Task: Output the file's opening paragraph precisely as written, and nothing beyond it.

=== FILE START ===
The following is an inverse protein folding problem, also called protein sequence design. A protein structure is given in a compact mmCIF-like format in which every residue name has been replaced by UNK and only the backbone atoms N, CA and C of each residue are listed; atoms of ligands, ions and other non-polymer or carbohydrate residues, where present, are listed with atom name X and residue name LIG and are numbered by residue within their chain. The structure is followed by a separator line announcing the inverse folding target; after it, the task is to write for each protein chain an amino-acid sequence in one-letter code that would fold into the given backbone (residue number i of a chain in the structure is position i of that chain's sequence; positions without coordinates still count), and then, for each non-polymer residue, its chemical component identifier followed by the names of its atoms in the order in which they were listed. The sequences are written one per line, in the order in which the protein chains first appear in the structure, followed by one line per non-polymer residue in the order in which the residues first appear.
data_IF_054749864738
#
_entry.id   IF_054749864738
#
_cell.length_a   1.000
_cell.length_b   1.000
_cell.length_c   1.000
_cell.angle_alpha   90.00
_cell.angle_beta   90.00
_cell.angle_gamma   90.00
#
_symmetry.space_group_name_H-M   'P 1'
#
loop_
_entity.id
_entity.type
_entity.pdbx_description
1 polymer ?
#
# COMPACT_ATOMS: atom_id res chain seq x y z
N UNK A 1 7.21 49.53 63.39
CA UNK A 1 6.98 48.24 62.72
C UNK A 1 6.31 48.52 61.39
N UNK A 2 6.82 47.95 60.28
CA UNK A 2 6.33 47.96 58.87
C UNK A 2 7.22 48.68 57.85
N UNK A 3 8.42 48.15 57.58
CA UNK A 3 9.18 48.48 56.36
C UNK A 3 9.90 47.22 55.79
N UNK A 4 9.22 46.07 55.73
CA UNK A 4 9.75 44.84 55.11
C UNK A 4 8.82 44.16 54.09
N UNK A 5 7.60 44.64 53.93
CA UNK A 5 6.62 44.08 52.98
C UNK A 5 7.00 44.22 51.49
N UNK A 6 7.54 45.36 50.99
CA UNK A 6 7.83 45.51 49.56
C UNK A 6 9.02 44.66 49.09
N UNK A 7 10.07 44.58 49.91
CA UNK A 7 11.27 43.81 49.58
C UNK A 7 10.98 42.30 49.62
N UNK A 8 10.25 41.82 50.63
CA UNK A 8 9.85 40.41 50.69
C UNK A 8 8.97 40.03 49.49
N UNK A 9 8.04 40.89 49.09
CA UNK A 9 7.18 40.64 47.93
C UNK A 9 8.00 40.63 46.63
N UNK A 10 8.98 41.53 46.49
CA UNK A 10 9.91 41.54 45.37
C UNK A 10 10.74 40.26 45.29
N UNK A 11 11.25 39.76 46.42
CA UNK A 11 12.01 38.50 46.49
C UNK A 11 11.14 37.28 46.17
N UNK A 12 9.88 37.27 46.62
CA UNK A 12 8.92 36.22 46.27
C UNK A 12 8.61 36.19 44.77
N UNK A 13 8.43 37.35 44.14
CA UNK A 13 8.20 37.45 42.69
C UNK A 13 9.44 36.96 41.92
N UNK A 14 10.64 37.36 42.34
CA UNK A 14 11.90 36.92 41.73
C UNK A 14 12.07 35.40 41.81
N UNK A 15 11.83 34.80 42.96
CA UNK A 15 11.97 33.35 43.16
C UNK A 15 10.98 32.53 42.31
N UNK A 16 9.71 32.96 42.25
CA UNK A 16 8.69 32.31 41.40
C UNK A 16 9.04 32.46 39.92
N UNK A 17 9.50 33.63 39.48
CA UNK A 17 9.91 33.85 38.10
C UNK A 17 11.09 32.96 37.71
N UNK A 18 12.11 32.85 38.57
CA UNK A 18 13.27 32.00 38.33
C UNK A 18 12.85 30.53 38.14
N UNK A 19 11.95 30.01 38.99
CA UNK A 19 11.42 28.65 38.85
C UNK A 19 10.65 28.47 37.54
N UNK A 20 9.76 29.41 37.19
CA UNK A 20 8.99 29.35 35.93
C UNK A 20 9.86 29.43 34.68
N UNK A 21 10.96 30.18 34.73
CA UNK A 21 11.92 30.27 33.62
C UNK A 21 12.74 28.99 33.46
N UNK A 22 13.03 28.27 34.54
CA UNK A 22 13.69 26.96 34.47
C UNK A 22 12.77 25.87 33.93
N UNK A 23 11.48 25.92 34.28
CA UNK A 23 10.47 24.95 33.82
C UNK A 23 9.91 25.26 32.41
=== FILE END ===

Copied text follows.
The following is an inverse protein folding problem, also called protein sequence design. A protein structure is given in a compact mmCIF-like format in which every residue name has been replaced by UNK and only the backbone atoms N, CA and C of each residue are listed; atoms of ligands, ions and other non-polymer or carbohydrate residues, where present, are listed with atom name X and residue name LIG and are numbered by residue within their chain. The structure is followed by a separator line announcing the inverse folding target; after it, the task is to write for each protein chain an amino-acid sequence in one-letter code that would fold into the given backbone (residue number i of a chain in the structure is position i of that chain's sequence; positions without coordinates still count), and then, for each non-polymer residue, its chemical component identifier followed by the names of its atoms in the order in which they were listed. The sequences are written one per line, in the order in which the protein chains first appear in the structure, followed by one line per non-polymer residue in the order in which the residues first appear.